According to statistics, it won’t take long before a female runaway is approached by a sexual predator, DeKalb County Assistant District Attorney Dalia Racine said.
Racine, who focuses on the sexual exploitation of children and human trafficking, said runaways often are commercially sexually exploited children (CSEC).
“That goes across the spectrum whether we’re in rural Georgia or the metro area like here in DeKalb County. Statistically, one in every four runaways will be approached within the first 72 hours by a pimp,” Racine said.
According to reasearch done by DeKalb County Police and Racine, three out of five girls who have run away three or more times in the past six months have confirmed they were either a prostitute or invited into prostitution.
“We’re saying that if this is one of the biggest triggers or indicators, then we’ll start with that and work our way back to see if these girls are in fact being approached by the pimps and if they are being trafficked. I think once we get our resources and our strategy aligned and we can have a united response to this issue, the numbers are going to be overwhelming,” Racine said.
Some of the resources Racine referred to could come from a bill sponsored by Sen. Renee Unterman, which passed last year that amended parts of Georgia law as it relates to trafficking people for sexual servitude. It also provides greater protections to people subject to such crimes by broadening certain aspects of the law.
Under Georgia law, child prostitutes can be charged as criminals even if they have been coerced into it. However, Racine said many juvenile court judges have begun to offer alternative sentencing as the bill allows a child to have an affirmative defense based on the human trafficking statute.
“It’s also geared toward adults who are brought into trafficking through direct coercion or deception. At the minimum it doesn’t really take much,” Racine said.
Examples of coercion, Racince said, are blackmail, or someone being kept under the influence of drugs or alcohol. “It’s now also a felony for a person who is of age and being prostituted,” she said.
Racine said CSEC falls directly under the umbrella of human trafficking. Those involved with prostitution of children can range from pimps and the johns using their services, to the people transporting child prostitutes and hotel managers who knowingly allow johns to rent rooms.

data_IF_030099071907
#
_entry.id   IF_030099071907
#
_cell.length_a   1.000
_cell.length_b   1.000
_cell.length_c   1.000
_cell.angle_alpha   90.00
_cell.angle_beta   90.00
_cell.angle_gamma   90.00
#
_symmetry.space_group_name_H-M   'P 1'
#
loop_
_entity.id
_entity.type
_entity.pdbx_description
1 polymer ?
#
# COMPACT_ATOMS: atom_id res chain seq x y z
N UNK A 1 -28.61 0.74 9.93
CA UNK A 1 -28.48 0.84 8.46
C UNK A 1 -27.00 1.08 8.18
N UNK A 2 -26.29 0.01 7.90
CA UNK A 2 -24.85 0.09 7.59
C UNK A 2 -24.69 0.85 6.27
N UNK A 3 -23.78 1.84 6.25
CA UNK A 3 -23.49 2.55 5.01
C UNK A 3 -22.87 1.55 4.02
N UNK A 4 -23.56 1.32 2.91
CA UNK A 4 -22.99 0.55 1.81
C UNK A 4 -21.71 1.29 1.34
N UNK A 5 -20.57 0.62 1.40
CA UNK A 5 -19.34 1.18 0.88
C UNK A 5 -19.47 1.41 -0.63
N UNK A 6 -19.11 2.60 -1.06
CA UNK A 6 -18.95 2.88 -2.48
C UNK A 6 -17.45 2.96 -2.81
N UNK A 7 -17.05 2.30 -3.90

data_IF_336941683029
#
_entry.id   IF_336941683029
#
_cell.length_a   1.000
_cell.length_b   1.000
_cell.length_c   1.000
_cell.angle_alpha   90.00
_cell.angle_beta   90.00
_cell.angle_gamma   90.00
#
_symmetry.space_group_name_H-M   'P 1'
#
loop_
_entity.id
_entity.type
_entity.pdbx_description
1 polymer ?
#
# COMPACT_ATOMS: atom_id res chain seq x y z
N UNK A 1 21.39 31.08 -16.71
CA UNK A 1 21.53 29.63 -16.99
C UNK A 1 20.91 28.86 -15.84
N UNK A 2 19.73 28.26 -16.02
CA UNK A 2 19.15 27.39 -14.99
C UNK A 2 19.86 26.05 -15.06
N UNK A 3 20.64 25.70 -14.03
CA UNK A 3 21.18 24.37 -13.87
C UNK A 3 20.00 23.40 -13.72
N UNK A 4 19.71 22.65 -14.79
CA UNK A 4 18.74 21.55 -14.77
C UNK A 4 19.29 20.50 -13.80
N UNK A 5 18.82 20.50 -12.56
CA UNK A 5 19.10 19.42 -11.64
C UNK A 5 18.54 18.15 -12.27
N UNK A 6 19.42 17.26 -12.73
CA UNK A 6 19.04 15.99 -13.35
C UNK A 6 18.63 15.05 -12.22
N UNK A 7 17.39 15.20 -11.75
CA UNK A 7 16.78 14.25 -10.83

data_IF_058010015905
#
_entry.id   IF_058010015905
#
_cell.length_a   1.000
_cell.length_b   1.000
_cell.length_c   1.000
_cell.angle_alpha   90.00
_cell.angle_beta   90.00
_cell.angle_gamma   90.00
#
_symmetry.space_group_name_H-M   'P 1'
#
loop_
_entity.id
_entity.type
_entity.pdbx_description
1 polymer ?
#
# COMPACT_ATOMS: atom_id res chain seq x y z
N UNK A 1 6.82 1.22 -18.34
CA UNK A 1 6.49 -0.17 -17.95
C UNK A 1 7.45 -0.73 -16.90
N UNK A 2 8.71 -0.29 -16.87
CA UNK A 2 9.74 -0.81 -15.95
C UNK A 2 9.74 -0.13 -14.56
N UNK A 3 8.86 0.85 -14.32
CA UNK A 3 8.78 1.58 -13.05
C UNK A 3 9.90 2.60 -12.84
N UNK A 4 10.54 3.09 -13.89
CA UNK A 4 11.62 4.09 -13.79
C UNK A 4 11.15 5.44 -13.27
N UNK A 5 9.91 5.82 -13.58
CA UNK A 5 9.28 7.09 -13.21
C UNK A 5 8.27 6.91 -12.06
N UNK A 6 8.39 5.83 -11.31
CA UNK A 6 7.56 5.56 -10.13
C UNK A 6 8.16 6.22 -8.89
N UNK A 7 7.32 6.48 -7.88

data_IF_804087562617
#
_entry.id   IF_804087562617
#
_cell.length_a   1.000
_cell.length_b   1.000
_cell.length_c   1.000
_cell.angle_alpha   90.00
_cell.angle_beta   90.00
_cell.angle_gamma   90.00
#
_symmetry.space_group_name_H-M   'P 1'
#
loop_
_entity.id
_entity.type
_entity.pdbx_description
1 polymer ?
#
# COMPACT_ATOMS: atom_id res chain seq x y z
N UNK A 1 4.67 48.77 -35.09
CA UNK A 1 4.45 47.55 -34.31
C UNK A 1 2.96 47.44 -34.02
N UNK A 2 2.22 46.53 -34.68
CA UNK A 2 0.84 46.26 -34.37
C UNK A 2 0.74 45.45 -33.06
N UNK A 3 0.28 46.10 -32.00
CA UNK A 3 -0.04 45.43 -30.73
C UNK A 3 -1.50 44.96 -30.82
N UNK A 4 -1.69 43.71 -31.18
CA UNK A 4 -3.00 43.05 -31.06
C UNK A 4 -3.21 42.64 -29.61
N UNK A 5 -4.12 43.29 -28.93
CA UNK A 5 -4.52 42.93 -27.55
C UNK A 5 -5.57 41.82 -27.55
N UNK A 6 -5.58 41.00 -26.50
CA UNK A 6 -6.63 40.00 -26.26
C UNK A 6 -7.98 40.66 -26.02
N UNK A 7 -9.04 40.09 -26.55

“I don’t think we’re going to have much difficulty in pursuing Racketeering Influenced and Corrupt Organizations Act (RICO) charges, it’s just that we’ve got to get out there and find these guys,” Racine said. “I think that everybody is realizing perhaps what some of our limitations may be. Here in DeKalb if we stumble upon a huge international ring we’ll hand it over to the feds because they’re very adequately prepared to handle these cases.”
Each runaway case is unique, Racine said, because they span all socio-economic demographics. She said the majority of the cases she sees involve runaways who are being abused physically or sexually by a custodial parent or boyfriend.
“We’ve seen parents prostituting their children; we’ve seen boyfriends doing it; we’ve seen the random guy who approaches them and becomes the pimp; and we’ve heard of females becoming pimps now too, so it’s not staying in traditional gender roles as to who’s doing what,” Racine said.
The bill allows for additional funding for law enforcement training and resources for victims of human trafficking and child sexual exploitation.
Racine said the DA’s office is also working closely with the DeKalb County Cybercrime Unit, a new branch of the DeKalb County Police Department. She said as more pimps and human traffickers move toward the Internet to post in personals, the investigative unit will be a vital resource.
“They do have an excellent task force over there and they are aware of what we’re trying to do—through their techniques and their abilities ideally they’ll be finding us some cases as well,” Racine said.
For victims of child sexual exploitation or human trafficking who are looking for a way out, there are several nonprofits, including Georgia Care Connection, that provide services and rehabilitation, Racine said. However, she said, funding for such programs is limited due to the economic downturn.
Some religious organizations in the metro area such as Street GRACE also help spread awareness of CSEC and rehabilitate victims. Street GRACE works to unite Christian churches with an array of public, private and nonprofit entities to bring about the end of sexual exploitation of children.
“When we rescue a girl or boy, initially we think they are going to return to the life. There are many complicated layers that we have to deal with–there’s physical and sexual abuse, there’s domestic violence. We have the fact that they have completely devalued their bodies and self worth…you have to work through all of these very complicated layers that, within themselves, are huge issues to conquer let alone when you have them piled on top of each other,” Racine said.
Racine said although many positive changes have been made in the effort to combat CSEC and human trafficking, it will take more time. She compared it to 30 years ago when people began fighting and advocating for victims of domestic violence.
“I know that District Attorney Robert James is definitely making this one of the biggest priorities for this office,” Racine said.